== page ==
>>> How - for example - they could engage such a fine pianist as Wilhelm Kempff (for a complete Beethoven sonata cycle!) and then not bother to give him decent sound, I simply cannot understand <<<

Actually me neither! It is deeply disappointing in deed.
However, that stuff counts into 'my' EARLY period, and much of what I had said hinges around some of these.

Also, thank you very much for all your great detail. I have printed it out and will make it my study, and later on comment where applicable.

Now a bit on the DECCAs vs DG. You see, quite a few 'wide silver bands' I have, are Made in South Africa and consistently not a match to a UK pressing of same, and neither to a decent DG. So I have to make allowances and not declare some skewed opinion.

But then, one example SXL 6002 you have not mentioned it, Adam: Giselle, Karajan and Vienna Philharmonic would ABSOLUTELY support your experience with the early 6000 series, it is beautiful (alas mine just a bit noisy) --- BUT behold, those are STILL wide silver bands! You can see on the label when they started to rationalise more and more, -- and not just with the label it seems.

Peer Gynt with O. Fjeldstad SXL wide silver band is such a PRIME example. These can sell (UK pressing in good nick) for 1000$ and more! So, my SA pressing only gives me some idea why that should be.

Now look at the DG, CLEAN vinyl (some a bit soft...) pretty well finished for that period, alas the recording of these newer ones tends to be a bit 'stringy', sinuous.
But yet with a well resolving system the, Berlin Philharmonic Hall makes most always for great ambience, and Karajan not going too slow as yet, has the most delicate sound colours.

I have only very limited access to a large variety of second hand (there is very little new of all this) and so, as always, I can only comment on my personal collection. Went through 1000s of classics but most didn’t survive. What passed the filter is ~ 700 – 800 records max. I have a hard time to keep those clean and listening to as it is.

I do clean them with my Hannl MERA, which is doing a great job and plenty of them need repeat cleaning until found fit for the keeping.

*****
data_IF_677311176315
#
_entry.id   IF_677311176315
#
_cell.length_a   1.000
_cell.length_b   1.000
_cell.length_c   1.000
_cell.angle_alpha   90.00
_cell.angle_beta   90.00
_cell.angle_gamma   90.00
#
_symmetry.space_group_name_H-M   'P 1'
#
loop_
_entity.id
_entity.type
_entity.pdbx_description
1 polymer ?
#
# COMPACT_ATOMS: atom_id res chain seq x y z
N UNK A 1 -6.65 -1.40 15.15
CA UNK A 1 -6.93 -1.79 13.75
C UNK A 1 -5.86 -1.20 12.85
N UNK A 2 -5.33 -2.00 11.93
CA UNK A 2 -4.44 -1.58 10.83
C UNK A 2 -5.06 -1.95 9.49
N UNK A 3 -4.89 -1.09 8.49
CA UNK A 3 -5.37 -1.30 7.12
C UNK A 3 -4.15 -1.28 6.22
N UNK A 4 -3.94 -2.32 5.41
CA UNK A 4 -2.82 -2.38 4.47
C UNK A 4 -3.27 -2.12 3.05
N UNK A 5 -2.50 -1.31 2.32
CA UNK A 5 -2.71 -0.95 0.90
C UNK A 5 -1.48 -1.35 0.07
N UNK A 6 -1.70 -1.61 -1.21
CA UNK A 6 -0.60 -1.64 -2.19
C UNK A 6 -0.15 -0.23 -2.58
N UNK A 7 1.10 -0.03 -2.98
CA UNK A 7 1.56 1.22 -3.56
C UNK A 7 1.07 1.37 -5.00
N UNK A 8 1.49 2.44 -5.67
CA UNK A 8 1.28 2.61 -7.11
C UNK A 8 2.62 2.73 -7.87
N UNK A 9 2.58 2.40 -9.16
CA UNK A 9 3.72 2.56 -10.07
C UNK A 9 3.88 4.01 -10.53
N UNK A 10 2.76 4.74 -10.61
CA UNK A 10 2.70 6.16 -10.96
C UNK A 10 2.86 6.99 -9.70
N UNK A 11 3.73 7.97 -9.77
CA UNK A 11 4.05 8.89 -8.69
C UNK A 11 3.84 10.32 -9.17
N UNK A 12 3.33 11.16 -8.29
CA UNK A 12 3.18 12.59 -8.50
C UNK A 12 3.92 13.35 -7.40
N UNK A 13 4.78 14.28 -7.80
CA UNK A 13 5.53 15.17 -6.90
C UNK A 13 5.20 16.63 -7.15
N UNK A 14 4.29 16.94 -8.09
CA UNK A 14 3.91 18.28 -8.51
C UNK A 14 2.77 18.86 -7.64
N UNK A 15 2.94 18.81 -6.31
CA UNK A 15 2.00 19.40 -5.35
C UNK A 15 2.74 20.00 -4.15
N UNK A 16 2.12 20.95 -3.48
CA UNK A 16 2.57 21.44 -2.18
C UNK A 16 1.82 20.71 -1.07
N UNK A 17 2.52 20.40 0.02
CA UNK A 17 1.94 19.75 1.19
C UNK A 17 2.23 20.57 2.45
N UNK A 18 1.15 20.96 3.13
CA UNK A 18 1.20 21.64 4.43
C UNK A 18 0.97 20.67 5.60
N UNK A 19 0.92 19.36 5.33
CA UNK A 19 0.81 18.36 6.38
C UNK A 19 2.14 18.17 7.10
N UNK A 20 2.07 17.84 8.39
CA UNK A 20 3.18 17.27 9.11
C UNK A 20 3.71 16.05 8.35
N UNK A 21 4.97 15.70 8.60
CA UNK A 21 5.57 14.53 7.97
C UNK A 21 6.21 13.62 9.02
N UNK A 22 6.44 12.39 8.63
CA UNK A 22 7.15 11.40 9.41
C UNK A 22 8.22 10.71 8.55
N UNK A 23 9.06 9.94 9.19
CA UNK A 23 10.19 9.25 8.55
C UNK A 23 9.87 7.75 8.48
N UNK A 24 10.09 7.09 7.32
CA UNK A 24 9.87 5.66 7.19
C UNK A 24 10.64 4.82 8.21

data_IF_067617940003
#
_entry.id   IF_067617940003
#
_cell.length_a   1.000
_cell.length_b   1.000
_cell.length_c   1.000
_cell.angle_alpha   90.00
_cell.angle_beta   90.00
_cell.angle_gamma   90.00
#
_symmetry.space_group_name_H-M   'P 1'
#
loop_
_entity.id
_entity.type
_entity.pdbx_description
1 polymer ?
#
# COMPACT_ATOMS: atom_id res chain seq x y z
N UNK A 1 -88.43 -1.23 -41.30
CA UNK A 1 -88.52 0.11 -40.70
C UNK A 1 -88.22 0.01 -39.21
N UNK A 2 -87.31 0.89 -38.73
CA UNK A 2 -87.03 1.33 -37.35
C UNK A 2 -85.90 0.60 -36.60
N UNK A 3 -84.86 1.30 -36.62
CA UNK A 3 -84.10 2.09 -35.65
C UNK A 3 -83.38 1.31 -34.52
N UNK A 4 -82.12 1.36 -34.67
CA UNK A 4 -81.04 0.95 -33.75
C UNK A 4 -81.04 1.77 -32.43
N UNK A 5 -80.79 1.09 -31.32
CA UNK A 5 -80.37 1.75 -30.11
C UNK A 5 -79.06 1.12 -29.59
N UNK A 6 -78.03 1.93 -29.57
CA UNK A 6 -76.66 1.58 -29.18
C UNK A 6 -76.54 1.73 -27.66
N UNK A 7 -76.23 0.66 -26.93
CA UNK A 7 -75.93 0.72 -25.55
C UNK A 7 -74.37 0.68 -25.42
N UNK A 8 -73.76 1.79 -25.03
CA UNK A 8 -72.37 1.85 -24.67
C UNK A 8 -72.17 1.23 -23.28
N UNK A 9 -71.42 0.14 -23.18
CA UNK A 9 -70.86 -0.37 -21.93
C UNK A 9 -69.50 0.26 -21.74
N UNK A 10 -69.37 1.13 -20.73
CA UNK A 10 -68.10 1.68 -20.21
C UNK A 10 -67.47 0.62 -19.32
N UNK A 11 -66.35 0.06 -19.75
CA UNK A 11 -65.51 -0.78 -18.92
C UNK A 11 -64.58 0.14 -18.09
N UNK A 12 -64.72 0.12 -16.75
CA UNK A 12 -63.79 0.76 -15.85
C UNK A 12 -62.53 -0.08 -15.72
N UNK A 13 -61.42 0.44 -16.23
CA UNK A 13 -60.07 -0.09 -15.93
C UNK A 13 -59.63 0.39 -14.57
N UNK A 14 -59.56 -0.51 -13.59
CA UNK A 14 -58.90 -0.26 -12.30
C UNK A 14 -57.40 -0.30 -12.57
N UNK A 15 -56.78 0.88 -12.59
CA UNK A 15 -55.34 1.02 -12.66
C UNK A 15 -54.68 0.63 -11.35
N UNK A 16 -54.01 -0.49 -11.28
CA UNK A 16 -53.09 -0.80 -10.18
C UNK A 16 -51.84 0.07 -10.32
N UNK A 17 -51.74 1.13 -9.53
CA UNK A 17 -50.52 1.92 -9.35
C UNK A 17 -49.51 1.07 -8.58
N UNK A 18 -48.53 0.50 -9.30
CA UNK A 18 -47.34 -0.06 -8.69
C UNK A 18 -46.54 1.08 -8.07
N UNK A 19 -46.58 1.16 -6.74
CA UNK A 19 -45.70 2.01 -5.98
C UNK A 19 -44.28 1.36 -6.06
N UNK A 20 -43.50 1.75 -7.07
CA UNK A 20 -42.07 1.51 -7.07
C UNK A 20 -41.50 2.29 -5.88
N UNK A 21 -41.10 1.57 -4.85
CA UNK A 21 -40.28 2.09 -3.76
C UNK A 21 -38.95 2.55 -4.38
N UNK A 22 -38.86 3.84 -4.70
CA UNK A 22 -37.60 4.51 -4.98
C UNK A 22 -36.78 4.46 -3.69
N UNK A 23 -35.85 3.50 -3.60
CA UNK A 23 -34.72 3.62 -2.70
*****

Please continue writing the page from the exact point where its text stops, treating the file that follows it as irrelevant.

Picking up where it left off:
You also mention Argo. Well, the ones I found this far didn’t make it. My impression is they are a bit like Angel --- some really nice but VERY variable. DG might not always be tops – BUT I think they are pretty consistent (the Made in Germany stuff).

Now, Bartok, Khachaturian, and I’m looking in vain for your mentioning Stravinsky, but never mind Schoenberg. These are pretty less distributed composers and I do hardly get any ever. In fact, just to get a good Respihgi of his Fountains and Pines of Rome is nigh impossible (I’m still looking, and not for Muench with the Bostons either)

I do get lucky once in a while and got Chabrier on that famous London pressing, and Falla SXL’s but it’s neither my main listening taste nor is their much second hand about.

That Chabrier CS 6438 with Ansermet (one of my favourite conductors) in considered by some as ‘Listening for the Gods’! I wouldn’t go that far, but it is a prime example of excellent recording craft.

Now to the vinyl:
>>> The question of where the records were (mastered and) pressed is distinctly secondary. <<<
I wish I could agree, but a CAN NOT! It does depend where you are living I guess. But ANY 3rd-word pressings from USSR, SA, Rhodesia (Zimbabwe), Zambia, et al are just BAD QUALITY.
I have never (repeat never) as yet found even a DG pressed in SA that is acceptable, never.
Sorry, but they are rubbish. The East-Block stuff is a bit better, funny enough some recordings are surprisingly good, the pressings are not to my standard, they were shoddy, the lot of them, and just by degree some a bit better.
In closing you mention “first pressing” yeah, well I could add some of mine, like if the template is ‘run-in’ it gets even better and such. My point, I can’t get any, other than by some major 'accident', and I’m not crazy or well healed enough to consider fishing for such, and paying big sums of money for them.

So, I will now go on an study some of your other detail, and as I find food for comment will let you know.
Thank you for sharing,
just listening to David & Igor Oistrach doing;
A side, Max Bruch: Konzert fuer Violine & Orchter Nr.1 g-moll op. 26
B side, Ludwig van Beethoven: Romanzen fuer Violine & Orchter Nr. 1 G-dur op.40 Nr.2 F-dur op.50
Now this would be an example of what you had mentioned about the early DG, as in fact it was DGG then (Deutsche Grammophon Gesellschaft) the last G... got dropped some where in the very late 70s or very early 80s, you might have the detail.
This is a very beautiful rendition (I'm not a classically trained person, but I have ears..) and the two father and (I guess) son are on the cover. This record is a MUST, I say.
Number: STEREO 135039

Whilst I'm talking... I was curious about what cartridge tonearm combination you use, may I know?

In fact if you mentioned some very nice Moving Magnet Cart. I not even be surprised at all.
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The best DG vinyl was pressed in Japan by Nippon Grammophon, and later by Polydor KK. They do not have have that bright edge sound some of the German pressings have and are even quieter than the German pressings.

And if you like the UK pressed EMI ASD vinyl, try the Toshiba-EMI pressed versions of same recording. Sonically super close, but Toshiba pressings are quieter than UK pressings of same title.